Apologies for the lack of updates, Gothenburg did me in. Efterfested until 6am on Saturday night/Sunday morning and had a thoroughly good time.
I’m getting too old for this.
Anyway, I really enjoyed the show. And yes, I’ve been crowing about the fact that I was one of the few people backing David Lindgren from the moment I heard his song (click to hear the interview). I don’t crow about much, so let me have this one.
Much has been made of David and the reasons why he was so popular – so here’s my contribution. First of all, far from being some ‘random’ act brought in to make up the numbers at the last minute, he’s an accomplished stage performer who has appeared in musicals like Hairspray, High School Musical, and Mamma Mia! – and is currently appearing in the successful Tomas Ledin show. So he was one of the most experienced on that stage.
Then there was the song – upbeat, involving, and contained the breakdancing surprise. So he challenged himself with a performance that could have easily gone wrong, just like Loreen did last week. And he clearly enjoyed every second of the experience.
What about that supposedly wrong image? Well, at least he was being honest. He’s clearly not the sort of person who wears Saade and Danny-’street gear’ (for want of much better phrasing) – he’s a 29-year-old dad, for goodness sake! And let’s face it, we’d never have had all those trouser-splitting moments otherwise.
Is he a popstar? Who knows. But he’s being the wise one. He’s not walking away from the stage, and plans to continue in his current show, working on new material if it becomes a possibility. And after all the carping about him, I really hope that is possible.
So he’s through, along with Ulrik Munther, a hugely confident (but not arrogant) teenager who toasted his victory with Pommac sparkling apple juice. Although he’ll be able to drink once he’s at the Stockholm efterfest, so let’s see how many pictures will be taken of the poor lad taking a sip of his champagne there.
Gothenburg will be remembered for the exits of two established names – Sonja Aldén and Andreas Lundstedt. Sonja stuck to her usual formula of schlager-ballad, with the totally expected strong performance. It’s big shame that it didn’t even get a second chance, and there was lots of muttering about the ‘death’ of the ballad at Melodifestivalen. Well, as David Lindgren demonstrated, anything can happen in the contest, so I’m not going to agree.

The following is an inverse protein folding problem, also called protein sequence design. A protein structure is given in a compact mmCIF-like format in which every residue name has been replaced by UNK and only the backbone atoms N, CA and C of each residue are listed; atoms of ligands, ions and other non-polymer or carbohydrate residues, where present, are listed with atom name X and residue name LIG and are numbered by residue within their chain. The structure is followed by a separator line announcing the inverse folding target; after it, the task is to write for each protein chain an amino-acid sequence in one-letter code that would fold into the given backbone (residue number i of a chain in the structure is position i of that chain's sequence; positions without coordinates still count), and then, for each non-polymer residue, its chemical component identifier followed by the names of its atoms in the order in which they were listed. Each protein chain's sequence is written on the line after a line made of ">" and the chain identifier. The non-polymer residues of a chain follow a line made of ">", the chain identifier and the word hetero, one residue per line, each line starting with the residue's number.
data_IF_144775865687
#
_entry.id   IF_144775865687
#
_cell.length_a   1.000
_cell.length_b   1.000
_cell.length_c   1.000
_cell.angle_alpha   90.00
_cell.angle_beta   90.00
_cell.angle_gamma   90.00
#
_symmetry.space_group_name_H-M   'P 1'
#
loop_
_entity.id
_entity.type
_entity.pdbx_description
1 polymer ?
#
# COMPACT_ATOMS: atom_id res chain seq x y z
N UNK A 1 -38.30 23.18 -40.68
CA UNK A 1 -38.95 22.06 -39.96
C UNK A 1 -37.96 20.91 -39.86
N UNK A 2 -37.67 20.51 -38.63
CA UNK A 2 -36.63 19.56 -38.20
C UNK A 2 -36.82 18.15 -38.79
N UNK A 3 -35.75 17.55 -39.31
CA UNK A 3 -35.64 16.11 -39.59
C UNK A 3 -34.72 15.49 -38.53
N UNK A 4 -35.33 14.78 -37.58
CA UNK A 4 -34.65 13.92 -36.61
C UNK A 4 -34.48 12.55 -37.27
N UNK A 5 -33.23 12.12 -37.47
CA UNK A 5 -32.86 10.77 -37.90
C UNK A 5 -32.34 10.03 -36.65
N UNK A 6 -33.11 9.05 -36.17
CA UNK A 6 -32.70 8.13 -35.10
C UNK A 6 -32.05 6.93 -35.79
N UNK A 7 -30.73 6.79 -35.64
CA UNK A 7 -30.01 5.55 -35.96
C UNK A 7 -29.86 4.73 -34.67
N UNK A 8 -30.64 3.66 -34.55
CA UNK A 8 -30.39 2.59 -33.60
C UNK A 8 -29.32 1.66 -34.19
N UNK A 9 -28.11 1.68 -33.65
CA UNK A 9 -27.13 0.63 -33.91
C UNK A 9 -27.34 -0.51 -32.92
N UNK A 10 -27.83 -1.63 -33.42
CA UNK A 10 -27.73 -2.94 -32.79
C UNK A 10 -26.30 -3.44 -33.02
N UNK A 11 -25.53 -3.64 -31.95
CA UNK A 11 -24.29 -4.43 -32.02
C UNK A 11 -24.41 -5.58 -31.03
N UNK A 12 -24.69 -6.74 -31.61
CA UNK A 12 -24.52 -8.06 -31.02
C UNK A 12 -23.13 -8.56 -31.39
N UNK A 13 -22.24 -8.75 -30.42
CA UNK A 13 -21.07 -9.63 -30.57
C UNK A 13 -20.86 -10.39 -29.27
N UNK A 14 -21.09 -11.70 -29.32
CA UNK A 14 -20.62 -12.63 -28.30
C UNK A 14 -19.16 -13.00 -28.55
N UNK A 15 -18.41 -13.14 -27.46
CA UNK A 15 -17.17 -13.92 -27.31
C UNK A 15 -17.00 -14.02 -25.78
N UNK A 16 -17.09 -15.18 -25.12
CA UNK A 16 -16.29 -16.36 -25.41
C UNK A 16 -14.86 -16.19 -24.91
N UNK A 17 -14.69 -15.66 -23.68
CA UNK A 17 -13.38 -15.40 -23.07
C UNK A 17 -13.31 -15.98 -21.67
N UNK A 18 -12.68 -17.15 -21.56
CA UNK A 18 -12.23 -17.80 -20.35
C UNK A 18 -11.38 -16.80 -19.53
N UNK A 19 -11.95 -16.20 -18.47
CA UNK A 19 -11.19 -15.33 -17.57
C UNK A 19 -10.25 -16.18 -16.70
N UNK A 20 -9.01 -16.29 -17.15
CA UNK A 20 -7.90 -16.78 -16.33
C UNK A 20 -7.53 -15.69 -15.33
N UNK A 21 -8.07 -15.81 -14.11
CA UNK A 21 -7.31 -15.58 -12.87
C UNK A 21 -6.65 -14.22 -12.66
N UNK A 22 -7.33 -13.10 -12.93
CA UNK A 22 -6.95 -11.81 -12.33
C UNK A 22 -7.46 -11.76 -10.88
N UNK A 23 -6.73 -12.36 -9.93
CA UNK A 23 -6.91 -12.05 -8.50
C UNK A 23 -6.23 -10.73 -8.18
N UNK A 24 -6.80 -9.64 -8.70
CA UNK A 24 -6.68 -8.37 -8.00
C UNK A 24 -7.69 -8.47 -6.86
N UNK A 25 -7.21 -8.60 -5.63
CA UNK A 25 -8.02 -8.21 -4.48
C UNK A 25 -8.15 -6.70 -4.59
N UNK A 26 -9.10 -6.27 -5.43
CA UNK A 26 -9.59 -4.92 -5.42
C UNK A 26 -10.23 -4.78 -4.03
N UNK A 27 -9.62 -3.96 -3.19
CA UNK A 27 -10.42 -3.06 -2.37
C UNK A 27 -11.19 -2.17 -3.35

Andreas was a different matter. With Alcazar on indefinite hiatus (”that’s a posh word meaning ‘break’,” I declared to him during our interview. I’m such a loser.), we’re not going to get anything new from them soon. Aldrig aldrig was Andreas showing off a more mature sound, and with a performance that was just as gay, if slightly more, well, posh, then he would have put in with Tess and Lina. If some were disappointed that his song didn’t sound more like Alcazar, then I think they’ll have to get used to it. It’s hopefully going to produce a great album that marks a new era in Andreas’ career. Plus, Andreas is turning 40 this year, and has perhaps decided that cavorting around in neon pink really isn’t the way forward.
We did, however, get plenty of neon from Mimi Oh. It’s a shame that she was compared to Veronica Maggio all the way through her time in Gothenburg. I’ve never heard a Maggio song that sounds like Det går för långsamt, so I can only assume it’s because they’ve both got blonde hair – which, as we all know, is very rare in Sweden.
Written by Anton-formerly-of-Le Kid and Niclas Lundin, Det går för långsamt is fresh pop, and always faced an uphill battle to get a top-five placing. The opportunity for Mimi Oh to get a huge audience was great, though, and I hope she’s producing more of this soon. I’m really enjoying her progress from the 1986 EP to Säkerhetsnål, and now this. I’m going to keep on saying it: more, please.
Top Cats isn’t really my thing, and sounded a bit too much like last year’s The King for my ears. But the boys were all very lovely at the party. But I never saw Thomas Di Leva smile once at any point.
Timoteij came back! Sticking with the if-it-ain’t-broke formula, it was folk-pop all the way. It’s clear that the girls have definitely got a lot more confidence this time round, and they’ll be determined to get their way through Andra chansen. As I’ve said before, I’m not actually that much of a believer in the need to do well at Eurovision (more of that down the line), but Timoteij has the potential to be an outstanding act there, and could actually do really well from it afterwards. Good luck to them.
The circus moves on from Sweden’s second city to the small town of Leksand today. So here we go again…